All the significant workplace applications are written C++. This is the exact same for Windows by the way. Both products include hardly any handled
The factor for this is the investment we have in C++ development – it is expensive to switch to an entirely brand-new advancement system. While incredible (I enjoy C# development), the Common Language Runtime does have some expenses that could be challenging to live with (can use more memory, start-up time, servicing).
Remember, both Office and Windows ship to many 100’s of millions
of consumers each and every single year. Both work on a very broad range of system abilities and types. This suggests both product team need to develop for a set of restraints that many other group’s do not face (though some do).
In a mission to answer the initial question I discovered this recent interview with two MS devs (I followed a link from the Visual Studio 2008 Start Page feed). The conversation highlights some of the extremely real advantages C++ still has more than managed code, yet it has actually been discredited and over-shadowed (unduly and improperly in my opinion) for the last decade or more.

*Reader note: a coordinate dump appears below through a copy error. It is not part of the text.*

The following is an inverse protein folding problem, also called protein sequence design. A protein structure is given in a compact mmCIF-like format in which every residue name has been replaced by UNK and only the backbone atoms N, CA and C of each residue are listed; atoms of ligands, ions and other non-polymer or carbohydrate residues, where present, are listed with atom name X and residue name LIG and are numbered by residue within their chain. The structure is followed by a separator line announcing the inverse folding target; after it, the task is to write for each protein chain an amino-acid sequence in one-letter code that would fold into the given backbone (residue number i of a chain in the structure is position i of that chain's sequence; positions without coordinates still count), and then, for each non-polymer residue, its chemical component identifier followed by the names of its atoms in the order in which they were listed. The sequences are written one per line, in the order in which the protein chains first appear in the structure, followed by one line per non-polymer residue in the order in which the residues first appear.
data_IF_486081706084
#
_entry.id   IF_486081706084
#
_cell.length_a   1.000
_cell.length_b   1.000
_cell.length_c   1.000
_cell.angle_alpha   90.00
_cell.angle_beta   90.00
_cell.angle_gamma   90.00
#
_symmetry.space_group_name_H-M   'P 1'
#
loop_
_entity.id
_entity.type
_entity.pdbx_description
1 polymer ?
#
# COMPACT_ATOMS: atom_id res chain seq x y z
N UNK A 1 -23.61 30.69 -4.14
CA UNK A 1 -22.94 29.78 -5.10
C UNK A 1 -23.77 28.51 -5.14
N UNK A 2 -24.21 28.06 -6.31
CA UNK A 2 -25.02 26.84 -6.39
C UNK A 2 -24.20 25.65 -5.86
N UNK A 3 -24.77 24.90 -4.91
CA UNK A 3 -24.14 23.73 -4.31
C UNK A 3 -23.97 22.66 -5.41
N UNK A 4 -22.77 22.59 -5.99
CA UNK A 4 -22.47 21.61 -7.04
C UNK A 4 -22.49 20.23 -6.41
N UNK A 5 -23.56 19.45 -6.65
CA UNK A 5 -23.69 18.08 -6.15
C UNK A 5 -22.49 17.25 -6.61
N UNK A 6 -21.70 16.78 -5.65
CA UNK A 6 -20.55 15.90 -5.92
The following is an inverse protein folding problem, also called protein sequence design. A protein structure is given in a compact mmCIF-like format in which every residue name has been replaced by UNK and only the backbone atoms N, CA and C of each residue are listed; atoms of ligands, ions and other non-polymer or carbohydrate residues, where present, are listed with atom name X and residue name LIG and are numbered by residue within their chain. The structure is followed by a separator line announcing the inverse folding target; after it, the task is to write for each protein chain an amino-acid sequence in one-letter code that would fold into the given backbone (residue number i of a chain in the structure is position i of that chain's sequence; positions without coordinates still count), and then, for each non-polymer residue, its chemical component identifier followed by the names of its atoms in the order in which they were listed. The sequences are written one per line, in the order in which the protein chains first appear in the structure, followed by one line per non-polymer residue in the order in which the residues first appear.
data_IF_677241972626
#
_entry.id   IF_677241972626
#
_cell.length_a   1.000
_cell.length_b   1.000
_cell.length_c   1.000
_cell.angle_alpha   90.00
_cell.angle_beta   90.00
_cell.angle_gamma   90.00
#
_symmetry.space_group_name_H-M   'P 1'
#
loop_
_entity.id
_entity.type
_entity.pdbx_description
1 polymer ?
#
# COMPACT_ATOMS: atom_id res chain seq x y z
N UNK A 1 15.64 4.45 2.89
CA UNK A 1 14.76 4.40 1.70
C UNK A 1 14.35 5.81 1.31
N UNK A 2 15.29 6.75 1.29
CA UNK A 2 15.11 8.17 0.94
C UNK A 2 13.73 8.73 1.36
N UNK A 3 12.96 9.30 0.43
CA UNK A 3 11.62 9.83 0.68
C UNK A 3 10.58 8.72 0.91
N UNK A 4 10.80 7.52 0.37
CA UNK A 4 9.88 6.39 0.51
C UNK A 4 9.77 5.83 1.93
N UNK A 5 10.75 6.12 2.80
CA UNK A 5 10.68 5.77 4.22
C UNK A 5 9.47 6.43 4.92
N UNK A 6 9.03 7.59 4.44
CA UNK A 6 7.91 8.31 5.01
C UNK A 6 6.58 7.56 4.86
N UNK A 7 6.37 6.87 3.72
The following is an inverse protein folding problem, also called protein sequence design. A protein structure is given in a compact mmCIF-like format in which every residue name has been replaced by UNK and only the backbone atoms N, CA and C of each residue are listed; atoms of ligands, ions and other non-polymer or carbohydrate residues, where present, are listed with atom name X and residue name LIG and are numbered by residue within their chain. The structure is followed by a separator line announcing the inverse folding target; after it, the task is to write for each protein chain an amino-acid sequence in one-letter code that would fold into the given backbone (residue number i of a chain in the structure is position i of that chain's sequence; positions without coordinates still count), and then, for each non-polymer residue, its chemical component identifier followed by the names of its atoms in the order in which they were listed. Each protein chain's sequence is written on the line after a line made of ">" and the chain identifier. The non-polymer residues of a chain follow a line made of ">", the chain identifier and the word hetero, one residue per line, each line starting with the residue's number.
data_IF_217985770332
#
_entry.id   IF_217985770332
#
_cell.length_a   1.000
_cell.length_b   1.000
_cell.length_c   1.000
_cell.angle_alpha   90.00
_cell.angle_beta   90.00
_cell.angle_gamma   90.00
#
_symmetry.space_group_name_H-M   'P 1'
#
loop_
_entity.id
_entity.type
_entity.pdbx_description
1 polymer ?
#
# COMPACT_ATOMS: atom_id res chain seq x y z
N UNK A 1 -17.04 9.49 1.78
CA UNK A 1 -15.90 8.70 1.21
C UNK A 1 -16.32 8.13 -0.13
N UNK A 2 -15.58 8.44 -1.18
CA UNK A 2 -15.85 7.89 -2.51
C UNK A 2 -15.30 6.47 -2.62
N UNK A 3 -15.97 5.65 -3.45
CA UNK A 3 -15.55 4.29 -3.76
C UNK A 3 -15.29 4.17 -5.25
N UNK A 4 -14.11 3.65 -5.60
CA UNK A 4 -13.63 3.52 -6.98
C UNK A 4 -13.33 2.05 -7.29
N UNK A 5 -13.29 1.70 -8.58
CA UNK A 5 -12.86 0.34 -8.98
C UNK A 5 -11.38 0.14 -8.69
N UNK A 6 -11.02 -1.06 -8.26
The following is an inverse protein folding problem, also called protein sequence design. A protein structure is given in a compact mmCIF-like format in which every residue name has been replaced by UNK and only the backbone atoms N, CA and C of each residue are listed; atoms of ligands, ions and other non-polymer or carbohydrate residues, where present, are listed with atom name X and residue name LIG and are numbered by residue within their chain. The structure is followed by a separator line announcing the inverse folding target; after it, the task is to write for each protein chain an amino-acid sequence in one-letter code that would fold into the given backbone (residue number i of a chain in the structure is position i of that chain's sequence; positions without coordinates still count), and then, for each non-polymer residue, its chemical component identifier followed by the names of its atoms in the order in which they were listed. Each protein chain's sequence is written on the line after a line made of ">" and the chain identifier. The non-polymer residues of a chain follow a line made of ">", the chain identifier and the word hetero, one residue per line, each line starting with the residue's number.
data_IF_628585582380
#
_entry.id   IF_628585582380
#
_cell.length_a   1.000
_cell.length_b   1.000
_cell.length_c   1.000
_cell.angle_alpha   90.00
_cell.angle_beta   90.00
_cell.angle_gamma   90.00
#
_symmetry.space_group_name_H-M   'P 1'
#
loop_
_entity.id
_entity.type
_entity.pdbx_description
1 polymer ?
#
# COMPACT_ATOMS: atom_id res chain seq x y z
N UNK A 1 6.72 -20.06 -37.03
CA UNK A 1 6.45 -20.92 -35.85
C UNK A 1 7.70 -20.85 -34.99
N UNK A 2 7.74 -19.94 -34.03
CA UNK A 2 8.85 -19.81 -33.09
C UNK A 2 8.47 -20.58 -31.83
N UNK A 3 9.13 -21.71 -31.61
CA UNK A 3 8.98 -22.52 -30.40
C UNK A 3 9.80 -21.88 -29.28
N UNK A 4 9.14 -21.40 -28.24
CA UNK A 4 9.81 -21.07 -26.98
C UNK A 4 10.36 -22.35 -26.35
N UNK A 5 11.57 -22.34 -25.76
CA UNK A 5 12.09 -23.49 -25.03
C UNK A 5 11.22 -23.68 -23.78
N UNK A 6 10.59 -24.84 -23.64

When Microsoft announced.NET back about fifteen years back, I ‘d believed Id take the problem to learn it as soon as Microsoft started using it as the implementation language for Workplace.
I’m still coding pure C++ and have yet to write a line of C# or whatever.
I worked at Microsoft for 7 years in various companies and I had a great deal of good friends in numerous other organizations.
You can quickly get a job at Microsoft where the main programs language that they use in the team is C#. Go examine out Microsoft.com
Microsoft doesn’t depend on.Net to ship customer products (Word, Excel … and so on are all C/C++), however rather utilize C# mainly for server side items and sites.
Many of their items are being written in C# such as the previously discussed SharePoint. Much of the management user interfaces for the System Center items and Windows Server apps like IIS management are also written in C#. The core OS (Server and Client) and Workplace products are primarily C and C++.
I do not straight code at Microsoft however have looked at a lot of Source code and yes, many of CORE OS elements are all written in C++. The majority of the handled DLLs are simply wrappers around native components which are all written in either C or C++.
C# is utilized in many other locations, SharePoint and Windows shop apps are some examples.